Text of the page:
Behind the curve?

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What do historically low interest rates mean for bond markets and could an anticipated post-pandemic market recovery spur new inflationary pressures? Here, Newton head of fixed income Paul Brain considers the outlook for fixed income investors.

Where next for bond markets? After facing some extreme tests in 2020 as the impacts of the Covid-19 pandemic spooked investors and drove major outflows, Newton head of fixed income Paul Brain says some sense of normality has returned to fixed income markets.

While bond markets started the year with a bearish tone, partly due to central bank rhetoric, market resilience is good and we are seeing quite a lot of new issuance with companies able to refinance at pretty attractive rates,” he adds.

Corporate yields are still quite low on an historical basis, volumes are still strong with liquidity being provided to the market makers. Against this backdrop, the market would appear to be in relatively good shape right now.”

For all this, interest rates remain at historically low levels, with central banks continuing to pump a steady supply of support money into markets. According to Bloomberg’s quarterly review of monetary policy¹ major central banks look set to maintain their ultra-easy monetary policies² throughout the year even if the global economy powers back to recovery after last year’s Covid-related trough.

While new coronavirus vaccines bring hope of a gradual return to life as we knew it, Brain is concerned that any rapid economic recovery holds the potential to stoke inflation. He says that as the Covid-19 crisis has unfolded, a key theme that has emerged is a ‘tug of war’ between the deflationary forces of the real economy, where private-sector cash flow and incomes remain under pressure, and the inflationary influence of policymakers’ response to the pandemic. On this, he adds, public-sector balance sheets are now being expanded to new levels in an attempt to limit the fallout.

Historic parallels

In this scenario, Brain points to parallels with 1994 when the US Federal Reserve (Fed) was slow to react to rising inflation and failed to prevent a turbulent dislocation in wider markets.

The danger is that, as in 1994, the Fed finds itself ‘behind the curve’, in winding down unprecedented levels of extraordinary monetary stimulus or adjusting interest rates just as inflation returns,” he says.

If we get to the middle of the year and find we have a full blown economic recovery and also have inflation levels of 2% or above I think all eyes will be on whether the central banks act on interest rates. If their reaction is too slow we could see renewed pressure on risk assets, a wobble in the equities markets and a resulting fall in bond yields,” he warns.

Source: Bloomberg as at 24 December 2020.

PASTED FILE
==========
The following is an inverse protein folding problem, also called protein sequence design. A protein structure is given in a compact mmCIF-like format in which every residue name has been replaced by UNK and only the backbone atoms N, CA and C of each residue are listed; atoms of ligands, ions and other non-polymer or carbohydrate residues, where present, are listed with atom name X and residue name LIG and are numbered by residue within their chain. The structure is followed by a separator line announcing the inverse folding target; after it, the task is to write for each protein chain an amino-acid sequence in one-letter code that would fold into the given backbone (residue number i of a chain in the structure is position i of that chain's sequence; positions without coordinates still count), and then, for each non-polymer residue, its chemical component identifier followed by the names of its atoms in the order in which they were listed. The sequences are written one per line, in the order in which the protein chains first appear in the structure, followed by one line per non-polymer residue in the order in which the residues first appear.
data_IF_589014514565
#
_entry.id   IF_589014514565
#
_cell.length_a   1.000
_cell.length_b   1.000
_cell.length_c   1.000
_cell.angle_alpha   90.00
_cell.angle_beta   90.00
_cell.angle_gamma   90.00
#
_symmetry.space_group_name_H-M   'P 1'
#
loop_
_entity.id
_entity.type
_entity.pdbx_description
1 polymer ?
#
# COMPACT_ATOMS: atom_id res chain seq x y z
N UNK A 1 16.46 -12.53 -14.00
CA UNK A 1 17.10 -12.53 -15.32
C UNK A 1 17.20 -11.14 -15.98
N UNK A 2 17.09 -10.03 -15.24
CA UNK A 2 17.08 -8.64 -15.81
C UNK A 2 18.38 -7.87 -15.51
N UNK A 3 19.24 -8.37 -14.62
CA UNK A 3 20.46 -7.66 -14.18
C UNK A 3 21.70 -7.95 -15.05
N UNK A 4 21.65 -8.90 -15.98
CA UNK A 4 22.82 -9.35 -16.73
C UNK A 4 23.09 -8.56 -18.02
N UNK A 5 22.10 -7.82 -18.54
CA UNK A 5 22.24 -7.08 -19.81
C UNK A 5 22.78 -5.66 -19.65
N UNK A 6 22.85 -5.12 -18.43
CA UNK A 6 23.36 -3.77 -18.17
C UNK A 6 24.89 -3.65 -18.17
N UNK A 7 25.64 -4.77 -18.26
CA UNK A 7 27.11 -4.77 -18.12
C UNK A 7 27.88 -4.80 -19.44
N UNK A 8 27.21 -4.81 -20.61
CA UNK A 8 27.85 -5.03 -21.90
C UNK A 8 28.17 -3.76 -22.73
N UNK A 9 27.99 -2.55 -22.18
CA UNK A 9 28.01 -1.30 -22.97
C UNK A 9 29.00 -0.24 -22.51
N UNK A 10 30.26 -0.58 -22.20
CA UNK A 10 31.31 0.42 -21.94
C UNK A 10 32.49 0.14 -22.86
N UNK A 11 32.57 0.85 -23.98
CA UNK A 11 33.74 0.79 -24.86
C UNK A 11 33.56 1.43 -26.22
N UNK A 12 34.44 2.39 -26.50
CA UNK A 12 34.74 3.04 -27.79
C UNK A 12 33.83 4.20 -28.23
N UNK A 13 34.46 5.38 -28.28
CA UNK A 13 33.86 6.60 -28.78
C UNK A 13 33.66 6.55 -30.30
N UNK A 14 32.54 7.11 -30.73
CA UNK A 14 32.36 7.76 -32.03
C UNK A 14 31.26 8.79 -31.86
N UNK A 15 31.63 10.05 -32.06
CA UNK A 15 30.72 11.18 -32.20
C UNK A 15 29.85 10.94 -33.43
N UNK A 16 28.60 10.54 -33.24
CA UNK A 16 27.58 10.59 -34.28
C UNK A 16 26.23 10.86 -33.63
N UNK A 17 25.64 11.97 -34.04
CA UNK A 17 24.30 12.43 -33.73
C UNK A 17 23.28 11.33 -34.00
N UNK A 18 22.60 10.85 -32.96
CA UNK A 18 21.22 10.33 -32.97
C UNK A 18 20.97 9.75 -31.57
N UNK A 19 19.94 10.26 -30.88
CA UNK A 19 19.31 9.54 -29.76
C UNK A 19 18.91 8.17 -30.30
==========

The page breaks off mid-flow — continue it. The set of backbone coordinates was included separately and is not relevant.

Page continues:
Either way, Brain believes some investors may struggle to make good bond market returns in what could prove a challenging year, with markets facing much uncertainty and where a rise in inflation is likely at some point.

It has seemed for some time that some of the long-term deflationary trends we have witnessed in recent years may be coming to an end. Demographic trends and signs that globalisation may be going into reverse suggest costs and prices will rise, with a greater emphasis on domestic production of goods in major markets and a return of inflationary pressure,” he says.

While the immediate deflationary backdrop should prove more supportive for government bonds in the near term, the return potential for many developed bond markets is likely to be limited as yields are close to historic lows. Meanwhile, the potential return of inflation means those investors in bond strategies unable to adapt to the changing backdrop may run the risk of seeing returns eroded over time,” he says.

Default threat

While Brain does not anticipate any major move in bond spreads in the months ahead, he does see some scope for increased defaults in the high yield credit sector. However, he believes select areas within the emerging market bond universe may benefit from global growth which, in turn, could also buoy segments of the credit market.

While headwinds for the real economy will persist in the near term given continuing concerns over further waves of the virus and social mobility restrictions, vaccine rollouts reinforce the already improving global-trade momentum and abundant liquidity conditions that could represent a favourable environment for some risk assets,” he concludes.

¹Bloomberg. Ultra-Low Interest Rates Are Here to Stay: 2021 Central Bank Guide. 05 January 2021.
²Ibid.

Important information:

https://www.bnymellonim.com/outlook/global-disclosure/

GE335589 Expiry date: 02 August 2021

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